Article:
Posted in: Law Student Week, Practice of Law: Practice Management

More Than Just Rhetorical Questions

I am a professional working woman. My mother was, until her retirement, a professional working woman. My daughter will, I expect, be a professional working woman when she completes her education.

Issues related to the (in)equality of working women therefore are of particular significance to me.

Yesterday was Equal Pay Day in the U.S. This is a day that marks the point in time each year when women in the workforce will have earned enough to catch up to the earnings of men in the previous year. Did you get that?

In the U.S., women need to work for more . . . [more]

Posted in: Justice Issues, Practice of Law: Future of Practice

Training in the Business of the Law

Two and a half years ago, I embarked upon the exciting adventure of starting up a new firm in Ottawa, McBride Bond Christian LPP. Though I had been in private practice for well over ten years at the time, I learned a lot about starting a new business ‘‘sur le terrain’’. None of my law school courses included training in business development, marketing or management. Luckily, I was fortunate to benefit from the guidance and advice of my colleagues throughout this process and we are proud to say that our firm has now blossomed into a mid-sized firm which . . . [more]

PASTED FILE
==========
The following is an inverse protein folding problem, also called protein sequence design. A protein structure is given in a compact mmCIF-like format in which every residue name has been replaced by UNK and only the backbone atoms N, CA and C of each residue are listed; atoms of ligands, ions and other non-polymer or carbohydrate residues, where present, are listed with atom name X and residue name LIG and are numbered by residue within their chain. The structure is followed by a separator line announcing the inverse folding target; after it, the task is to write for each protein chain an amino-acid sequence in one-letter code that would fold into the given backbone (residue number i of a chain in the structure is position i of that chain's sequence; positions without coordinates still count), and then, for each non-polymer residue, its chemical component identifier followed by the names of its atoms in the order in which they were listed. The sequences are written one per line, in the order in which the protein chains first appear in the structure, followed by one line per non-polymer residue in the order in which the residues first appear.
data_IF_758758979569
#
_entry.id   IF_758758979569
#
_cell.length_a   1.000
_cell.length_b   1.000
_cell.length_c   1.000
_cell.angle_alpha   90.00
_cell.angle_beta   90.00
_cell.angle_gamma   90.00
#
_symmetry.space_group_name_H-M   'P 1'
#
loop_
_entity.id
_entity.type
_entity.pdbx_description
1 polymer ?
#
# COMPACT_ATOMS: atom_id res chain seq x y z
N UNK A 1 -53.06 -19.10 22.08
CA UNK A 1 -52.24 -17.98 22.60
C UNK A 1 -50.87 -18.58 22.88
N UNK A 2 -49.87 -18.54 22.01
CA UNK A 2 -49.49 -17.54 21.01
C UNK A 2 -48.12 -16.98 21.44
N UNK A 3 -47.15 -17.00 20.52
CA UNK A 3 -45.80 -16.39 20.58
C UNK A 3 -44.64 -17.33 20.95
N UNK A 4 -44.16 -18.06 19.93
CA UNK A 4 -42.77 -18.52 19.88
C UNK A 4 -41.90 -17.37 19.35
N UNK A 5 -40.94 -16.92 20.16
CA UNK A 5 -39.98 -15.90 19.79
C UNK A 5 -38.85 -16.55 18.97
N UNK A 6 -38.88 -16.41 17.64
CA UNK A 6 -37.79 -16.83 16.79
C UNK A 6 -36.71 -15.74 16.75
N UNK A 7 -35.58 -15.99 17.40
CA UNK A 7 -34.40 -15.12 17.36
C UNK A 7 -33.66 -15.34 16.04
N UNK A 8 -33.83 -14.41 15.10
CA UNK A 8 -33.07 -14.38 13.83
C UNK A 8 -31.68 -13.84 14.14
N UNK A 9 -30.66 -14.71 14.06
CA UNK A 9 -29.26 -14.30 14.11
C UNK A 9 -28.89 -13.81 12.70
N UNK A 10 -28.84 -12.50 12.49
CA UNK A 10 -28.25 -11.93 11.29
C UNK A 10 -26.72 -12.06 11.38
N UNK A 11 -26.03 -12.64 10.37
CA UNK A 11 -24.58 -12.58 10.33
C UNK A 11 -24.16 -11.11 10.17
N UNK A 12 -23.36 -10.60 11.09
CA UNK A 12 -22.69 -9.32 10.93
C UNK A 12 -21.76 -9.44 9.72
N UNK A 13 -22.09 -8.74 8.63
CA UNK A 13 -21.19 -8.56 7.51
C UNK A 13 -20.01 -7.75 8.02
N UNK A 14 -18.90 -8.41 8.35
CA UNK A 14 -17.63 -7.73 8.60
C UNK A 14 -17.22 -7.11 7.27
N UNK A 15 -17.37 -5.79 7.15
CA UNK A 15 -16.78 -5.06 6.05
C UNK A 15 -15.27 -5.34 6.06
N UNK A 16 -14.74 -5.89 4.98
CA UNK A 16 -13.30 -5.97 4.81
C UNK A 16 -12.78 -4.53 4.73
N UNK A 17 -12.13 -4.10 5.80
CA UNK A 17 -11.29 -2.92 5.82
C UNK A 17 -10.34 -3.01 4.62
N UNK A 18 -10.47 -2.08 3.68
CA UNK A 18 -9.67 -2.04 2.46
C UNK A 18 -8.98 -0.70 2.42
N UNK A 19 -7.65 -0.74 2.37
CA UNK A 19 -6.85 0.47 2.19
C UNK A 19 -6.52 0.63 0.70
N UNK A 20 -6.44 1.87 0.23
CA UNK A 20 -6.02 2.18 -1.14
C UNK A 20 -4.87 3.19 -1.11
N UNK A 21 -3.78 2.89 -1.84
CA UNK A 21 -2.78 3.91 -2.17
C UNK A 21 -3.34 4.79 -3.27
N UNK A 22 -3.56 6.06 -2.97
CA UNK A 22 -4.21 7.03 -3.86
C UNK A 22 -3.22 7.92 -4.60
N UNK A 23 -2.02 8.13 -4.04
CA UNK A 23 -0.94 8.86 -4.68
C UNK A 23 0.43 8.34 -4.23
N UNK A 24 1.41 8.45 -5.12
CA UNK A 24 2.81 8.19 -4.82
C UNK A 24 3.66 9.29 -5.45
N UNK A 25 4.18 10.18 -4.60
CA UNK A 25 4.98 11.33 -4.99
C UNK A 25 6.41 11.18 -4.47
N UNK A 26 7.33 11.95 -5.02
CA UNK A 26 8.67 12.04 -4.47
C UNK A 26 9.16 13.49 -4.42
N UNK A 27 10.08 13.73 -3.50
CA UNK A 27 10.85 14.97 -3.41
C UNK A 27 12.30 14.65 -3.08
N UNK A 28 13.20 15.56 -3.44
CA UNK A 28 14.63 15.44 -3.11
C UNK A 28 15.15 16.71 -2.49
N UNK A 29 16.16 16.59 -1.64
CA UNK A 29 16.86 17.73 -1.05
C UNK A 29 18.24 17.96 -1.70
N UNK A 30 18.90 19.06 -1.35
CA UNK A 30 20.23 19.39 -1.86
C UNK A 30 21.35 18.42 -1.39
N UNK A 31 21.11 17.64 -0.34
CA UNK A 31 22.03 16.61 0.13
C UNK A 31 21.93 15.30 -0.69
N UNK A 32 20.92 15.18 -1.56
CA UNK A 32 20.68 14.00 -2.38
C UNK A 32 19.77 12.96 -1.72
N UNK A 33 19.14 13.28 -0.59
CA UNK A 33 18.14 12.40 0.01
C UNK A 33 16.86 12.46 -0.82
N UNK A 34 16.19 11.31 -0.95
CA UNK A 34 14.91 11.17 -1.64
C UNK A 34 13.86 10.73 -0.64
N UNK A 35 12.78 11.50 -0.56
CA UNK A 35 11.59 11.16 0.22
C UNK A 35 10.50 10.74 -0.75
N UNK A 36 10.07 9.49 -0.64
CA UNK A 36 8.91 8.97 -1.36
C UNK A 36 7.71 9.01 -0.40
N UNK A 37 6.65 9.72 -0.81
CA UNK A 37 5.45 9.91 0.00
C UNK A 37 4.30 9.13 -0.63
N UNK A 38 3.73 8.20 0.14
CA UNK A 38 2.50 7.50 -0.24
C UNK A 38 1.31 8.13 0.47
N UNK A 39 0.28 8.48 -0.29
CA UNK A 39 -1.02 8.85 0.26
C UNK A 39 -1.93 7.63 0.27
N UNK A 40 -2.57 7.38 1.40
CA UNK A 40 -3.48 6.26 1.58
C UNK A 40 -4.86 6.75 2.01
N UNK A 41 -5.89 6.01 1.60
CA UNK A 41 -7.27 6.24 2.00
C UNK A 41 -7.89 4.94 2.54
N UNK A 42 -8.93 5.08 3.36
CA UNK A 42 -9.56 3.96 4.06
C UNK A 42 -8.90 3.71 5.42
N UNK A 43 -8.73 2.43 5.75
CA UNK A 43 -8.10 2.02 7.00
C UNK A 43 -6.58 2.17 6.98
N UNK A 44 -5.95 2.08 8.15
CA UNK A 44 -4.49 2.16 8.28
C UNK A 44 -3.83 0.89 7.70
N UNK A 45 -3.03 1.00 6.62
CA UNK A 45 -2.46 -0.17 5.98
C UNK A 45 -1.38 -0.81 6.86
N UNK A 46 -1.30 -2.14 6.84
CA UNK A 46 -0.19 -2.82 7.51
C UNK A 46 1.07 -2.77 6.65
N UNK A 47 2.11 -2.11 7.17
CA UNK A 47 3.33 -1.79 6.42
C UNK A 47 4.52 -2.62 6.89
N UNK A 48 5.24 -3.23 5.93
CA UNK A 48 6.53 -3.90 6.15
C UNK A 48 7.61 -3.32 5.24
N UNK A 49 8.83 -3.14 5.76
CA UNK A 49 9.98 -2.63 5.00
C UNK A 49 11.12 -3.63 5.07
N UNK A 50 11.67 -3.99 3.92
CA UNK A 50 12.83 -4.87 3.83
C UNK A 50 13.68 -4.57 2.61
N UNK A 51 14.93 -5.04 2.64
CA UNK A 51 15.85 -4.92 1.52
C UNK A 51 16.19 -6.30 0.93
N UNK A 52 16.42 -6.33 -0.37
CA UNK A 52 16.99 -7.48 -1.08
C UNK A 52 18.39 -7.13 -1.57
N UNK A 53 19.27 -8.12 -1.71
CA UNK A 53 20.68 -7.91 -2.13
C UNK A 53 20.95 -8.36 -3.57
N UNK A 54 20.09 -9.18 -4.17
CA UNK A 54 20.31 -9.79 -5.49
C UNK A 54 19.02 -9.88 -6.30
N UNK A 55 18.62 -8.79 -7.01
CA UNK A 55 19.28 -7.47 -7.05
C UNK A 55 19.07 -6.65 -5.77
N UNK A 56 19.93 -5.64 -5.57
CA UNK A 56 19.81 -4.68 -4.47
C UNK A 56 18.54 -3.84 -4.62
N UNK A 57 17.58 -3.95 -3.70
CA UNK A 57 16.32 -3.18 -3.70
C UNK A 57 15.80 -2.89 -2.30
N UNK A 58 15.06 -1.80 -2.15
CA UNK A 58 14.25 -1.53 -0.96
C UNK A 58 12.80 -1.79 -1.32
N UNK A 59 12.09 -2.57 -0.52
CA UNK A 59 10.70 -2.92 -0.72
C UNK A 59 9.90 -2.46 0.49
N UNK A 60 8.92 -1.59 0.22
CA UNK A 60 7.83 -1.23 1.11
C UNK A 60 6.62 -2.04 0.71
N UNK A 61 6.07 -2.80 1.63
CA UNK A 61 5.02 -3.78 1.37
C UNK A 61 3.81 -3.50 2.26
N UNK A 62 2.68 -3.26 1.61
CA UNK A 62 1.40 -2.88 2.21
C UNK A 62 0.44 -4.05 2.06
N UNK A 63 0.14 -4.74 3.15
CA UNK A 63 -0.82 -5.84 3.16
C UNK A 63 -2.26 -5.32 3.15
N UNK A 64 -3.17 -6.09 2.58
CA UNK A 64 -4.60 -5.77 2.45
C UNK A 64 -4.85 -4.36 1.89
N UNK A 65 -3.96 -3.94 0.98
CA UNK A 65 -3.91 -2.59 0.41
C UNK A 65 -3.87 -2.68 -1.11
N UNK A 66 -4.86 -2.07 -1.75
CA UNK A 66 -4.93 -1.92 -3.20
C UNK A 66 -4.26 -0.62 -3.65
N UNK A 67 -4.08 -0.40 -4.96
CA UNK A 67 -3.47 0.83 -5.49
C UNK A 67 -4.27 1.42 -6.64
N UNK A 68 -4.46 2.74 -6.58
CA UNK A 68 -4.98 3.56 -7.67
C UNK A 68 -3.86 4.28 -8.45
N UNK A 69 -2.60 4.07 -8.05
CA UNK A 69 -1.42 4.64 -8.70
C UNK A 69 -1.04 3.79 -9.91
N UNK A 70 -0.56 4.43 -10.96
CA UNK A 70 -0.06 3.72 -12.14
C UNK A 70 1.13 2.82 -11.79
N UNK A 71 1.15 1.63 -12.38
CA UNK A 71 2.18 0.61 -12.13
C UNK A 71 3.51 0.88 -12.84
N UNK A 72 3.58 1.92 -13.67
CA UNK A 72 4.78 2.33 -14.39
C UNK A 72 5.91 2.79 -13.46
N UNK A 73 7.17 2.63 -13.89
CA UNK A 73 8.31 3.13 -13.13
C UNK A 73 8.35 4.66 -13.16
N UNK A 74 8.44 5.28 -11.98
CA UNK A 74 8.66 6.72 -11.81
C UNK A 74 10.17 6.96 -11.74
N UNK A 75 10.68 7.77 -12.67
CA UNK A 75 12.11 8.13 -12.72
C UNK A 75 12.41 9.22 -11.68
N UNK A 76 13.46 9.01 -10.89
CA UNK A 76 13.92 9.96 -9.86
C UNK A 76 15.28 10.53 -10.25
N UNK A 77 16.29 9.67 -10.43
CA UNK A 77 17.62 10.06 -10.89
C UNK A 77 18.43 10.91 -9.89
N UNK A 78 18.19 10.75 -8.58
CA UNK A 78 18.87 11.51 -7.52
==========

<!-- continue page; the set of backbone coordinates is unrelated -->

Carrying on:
Posted in: Practice of Law: Practice Management

What Do We Do With All This Data?

It is said that we measure what we value and that we value what we measure. If the adage holds true, law firms’ emphasis on measurement of billable hours points ultimately to their focus on making a profit. This is hardly surprising.

Heather Douglas’ post Metrics: Beyond the Billable Hour, suggests that law firms should measure more than just billable hours and could make use of the valuable data gleaned or already in their possession. Those are good ideas that could support the profit motivation, but may require a different approach to measurement and data gathering, relying on research methodologies . . . [more]

Posted in: Practice of Law: Future of Practice, Practice of Law: Marketing, Practice of Law: Practice Management

Panama Papers – Points to Ponder